Clubs known for their good governance and overall success have one thing in common: a great board orientation. A common complaint heard during club visits by KK&W is that board members feel they could have been better prepared for their role on the board. The perfect opportunity to start board members off on the right foot, set them up for success and foster greater efficiency is by holding a mandatory board orientation at the beginning of a new board’s term.
Board orientation is a one-time annual event that explains responsibilities, goals, expectations and sets the stage for constant learning and education throughout the year ahead. To create a high-functioning board of directors, a comprehensive board orientation must occur.
Remember the last time you were a “freshman” or first-timer at anything where there is already a group in place that you were then joining? No matter how long someone might have been a member of the club, becoming a board member is not something to be taken lightly. Shortening the learning curve through a well-organized orientation allows them to become positive contributors more quickly and feeling comfortable doing so benefits all involved.
The ingredients for a successful board orientation include the necessary time and commitment to do it right. At a minimum, a board orientation should be a one-day event, where all board members (new and existing) are required to attend. Mandatory attendance is critical, and the involvement of returning board members is equally important to help convey the dynamics of how business is done and to help reassure new board members of the desire for a fully participative board.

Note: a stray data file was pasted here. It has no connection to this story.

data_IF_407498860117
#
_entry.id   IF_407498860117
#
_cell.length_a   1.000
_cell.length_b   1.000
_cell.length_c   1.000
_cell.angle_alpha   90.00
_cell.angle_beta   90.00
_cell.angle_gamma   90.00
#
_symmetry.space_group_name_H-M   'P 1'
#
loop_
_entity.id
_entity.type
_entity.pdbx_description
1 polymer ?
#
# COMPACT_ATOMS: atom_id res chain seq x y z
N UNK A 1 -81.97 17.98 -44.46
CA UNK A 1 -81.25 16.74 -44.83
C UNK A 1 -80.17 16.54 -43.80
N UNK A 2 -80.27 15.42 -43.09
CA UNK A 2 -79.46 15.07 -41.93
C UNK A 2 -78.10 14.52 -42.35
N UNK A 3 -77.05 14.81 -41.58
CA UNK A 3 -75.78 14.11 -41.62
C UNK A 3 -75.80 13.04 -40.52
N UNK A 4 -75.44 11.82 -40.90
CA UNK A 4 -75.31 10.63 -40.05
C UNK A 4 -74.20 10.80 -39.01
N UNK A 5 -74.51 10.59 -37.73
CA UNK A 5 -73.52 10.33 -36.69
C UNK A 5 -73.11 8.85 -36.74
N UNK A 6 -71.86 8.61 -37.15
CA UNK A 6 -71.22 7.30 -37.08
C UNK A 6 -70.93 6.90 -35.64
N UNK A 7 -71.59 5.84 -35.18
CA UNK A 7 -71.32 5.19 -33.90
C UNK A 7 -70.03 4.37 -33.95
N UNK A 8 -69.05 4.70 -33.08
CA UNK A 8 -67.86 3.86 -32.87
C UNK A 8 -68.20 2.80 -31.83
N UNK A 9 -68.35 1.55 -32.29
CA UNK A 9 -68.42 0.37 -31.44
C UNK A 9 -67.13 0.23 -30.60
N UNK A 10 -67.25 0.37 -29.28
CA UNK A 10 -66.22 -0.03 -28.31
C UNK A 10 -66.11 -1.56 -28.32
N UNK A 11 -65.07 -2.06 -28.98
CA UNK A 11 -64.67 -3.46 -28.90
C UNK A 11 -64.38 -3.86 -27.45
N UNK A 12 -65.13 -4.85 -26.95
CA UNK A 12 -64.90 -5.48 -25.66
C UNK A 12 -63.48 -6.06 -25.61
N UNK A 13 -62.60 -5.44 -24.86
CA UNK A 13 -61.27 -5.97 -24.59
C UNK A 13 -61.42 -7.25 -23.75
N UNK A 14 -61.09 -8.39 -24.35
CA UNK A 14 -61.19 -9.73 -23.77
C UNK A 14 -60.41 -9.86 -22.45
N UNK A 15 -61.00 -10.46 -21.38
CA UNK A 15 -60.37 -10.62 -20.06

There is a lot of information to include, and an organized and detailed approach is the key to getting board members quickly up to speed. Proper education and perspective are important as board members must understand that clubs are a different kind of operation and therefore, they are often ran differently than most of their own personal businesses. The highest performing clubs also take reflecting on how they are doing as a board very seriously. They make it a priority to objectively assess themselves through an anonymous board self-evaluation process, to understand how they are performing with respect to connectivity to the membership, strategic direction, board structure and process and the board’s relationship with the club manager.
KEY ELEMENTS OF AN ORIENTATION